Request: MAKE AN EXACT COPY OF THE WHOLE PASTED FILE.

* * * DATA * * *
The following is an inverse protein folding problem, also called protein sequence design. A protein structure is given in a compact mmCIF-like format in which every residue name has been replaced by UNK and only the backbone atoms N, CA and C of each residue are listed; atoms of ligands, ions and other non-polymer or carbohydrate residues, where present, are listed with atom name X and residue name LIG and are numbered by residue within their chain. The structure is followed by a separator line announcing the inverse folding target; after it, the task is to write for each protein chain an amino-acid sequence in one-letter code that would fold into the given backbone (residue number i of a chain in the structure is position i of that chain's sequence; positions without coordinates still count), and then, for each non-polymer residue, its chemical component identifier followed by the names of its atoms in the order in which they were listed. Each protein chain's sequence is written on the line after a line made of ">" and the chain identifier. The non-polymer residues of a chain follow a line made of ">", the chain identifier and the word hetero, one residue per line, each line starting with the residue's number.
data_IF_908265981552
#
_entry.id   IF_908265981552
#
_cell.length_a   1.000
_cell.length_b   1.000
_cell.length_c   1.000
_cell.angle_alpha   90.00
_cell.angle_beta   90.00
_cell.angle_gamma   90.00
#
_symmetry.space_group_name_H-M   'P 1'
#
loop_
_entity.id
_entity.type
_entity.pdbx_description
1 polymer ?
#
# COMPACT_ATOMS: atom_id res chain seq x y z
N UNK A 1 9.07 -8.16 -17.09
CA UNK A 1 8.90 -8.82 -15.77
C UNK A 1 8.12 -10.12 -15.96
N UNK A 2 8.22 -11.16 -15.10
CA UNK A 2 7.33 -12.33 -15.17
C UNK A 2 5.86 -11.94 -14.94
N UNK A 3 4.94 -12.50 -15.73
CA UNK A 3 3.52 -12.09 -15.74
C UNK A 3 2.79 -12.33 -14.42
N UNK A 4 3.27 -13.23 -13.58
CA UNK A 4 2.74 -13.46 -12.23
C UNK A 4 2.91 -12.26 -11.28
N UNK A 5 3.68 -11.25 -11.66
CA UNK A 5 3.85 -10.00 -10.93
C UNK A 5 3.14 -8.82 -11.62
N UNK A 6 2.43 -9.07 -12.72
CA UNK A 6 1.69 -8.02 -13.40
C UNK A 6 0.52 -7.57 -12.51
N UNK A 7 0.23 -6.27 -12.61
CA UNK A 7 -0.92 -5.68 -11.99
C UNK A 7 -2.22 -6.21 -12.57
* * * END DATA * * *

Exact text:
The following is an inverse protein folding problem, also called protein sequence design. A protein structure is given in a compact mmCIF-like format in which every residue name has been replaced by UNK and only the backbone atoms N, CA and C of each residue are listed; atoms of ligands, ions and other non-polymer or carbohydrate residues, where present, are listed with atom name X and residue name LIG and are numbered by residue within their chain. The structure is followed by a separator line announcing the inverse folding target; after it, the task is to write for each protein chain an amino-acid sequence in one-letter code that would fold into the given backbone (residue number i of a chain in the structure is position i of that chain's sequence; positions without coordinates still count), and then, for each non-polymer residue, its chemical component identifier followed by the names of its atoms in the order in which they were listed. Each protein chain's sequence is written on the line after a line made of ">" and the chain identifier. The non-polymer residues of a chain follow a line made of ">", the chain identifier and the word hetero, one residue per line, each line starting with the residue's number.
data_IF_908265981552
#
_entry.id   IF_908265981552
#
_cell.length_a   1.000
_cell.length_b   1.000
_cell.length_c   1.000
_cell.angle_alpha   90.00
_cell.angle_beta   90.00
_cell.angle_gamma   90.00
#
_symmetry.space_group_name_H-M   'P 1'
#
loop_
_entity.id
_entity.type
_entity.pdbx_description
1 polymer ?
#
# COMPACT_ATOMS: atom_id res chain seq x y z
N UNK A 1 9.07 -8.16 -17.09
CA UNK A 1 8.90 -8.82 -15.77
C UNK A 1 8.12 -10.12 -15.96
N UNK A 2 8.22 -11.16 -15.10
CA UNK A 2 7.33 -12.33 -15.17
C UNK A 2 5.86 -11.94 -14.94
N UNK A 3 4.94 -12.50 -15.73
CA UNK A 3 3.52 -12.09 -15.74
C UNK A 3 2.79 -12.33 -14.42
N UNK A 4 3.27 -13.23 -13.58
CA UNK A 4 2.74 -13.46 -12.23
C UNK A 4 2.91 -12.26 -11.28
N UNK A 5 3.68 -11.25 -11.66
CA UNK A 5 3.85 -10.00 -10.93
C UNK A 5 3.14 -8.82 -11.62
N UNK A 6 2.43 -9.07 -12.72
CA UNK A 6 1.69 -8.02 -13.40
C UNK A 6 0.52 -7.57 -12.51
N UNK A 7 0.23 -6.27 -12.61
CA UNK A 7 -0.92 -5.68 -11.99
C UNK A 7 -2.22 -6.21 -12.57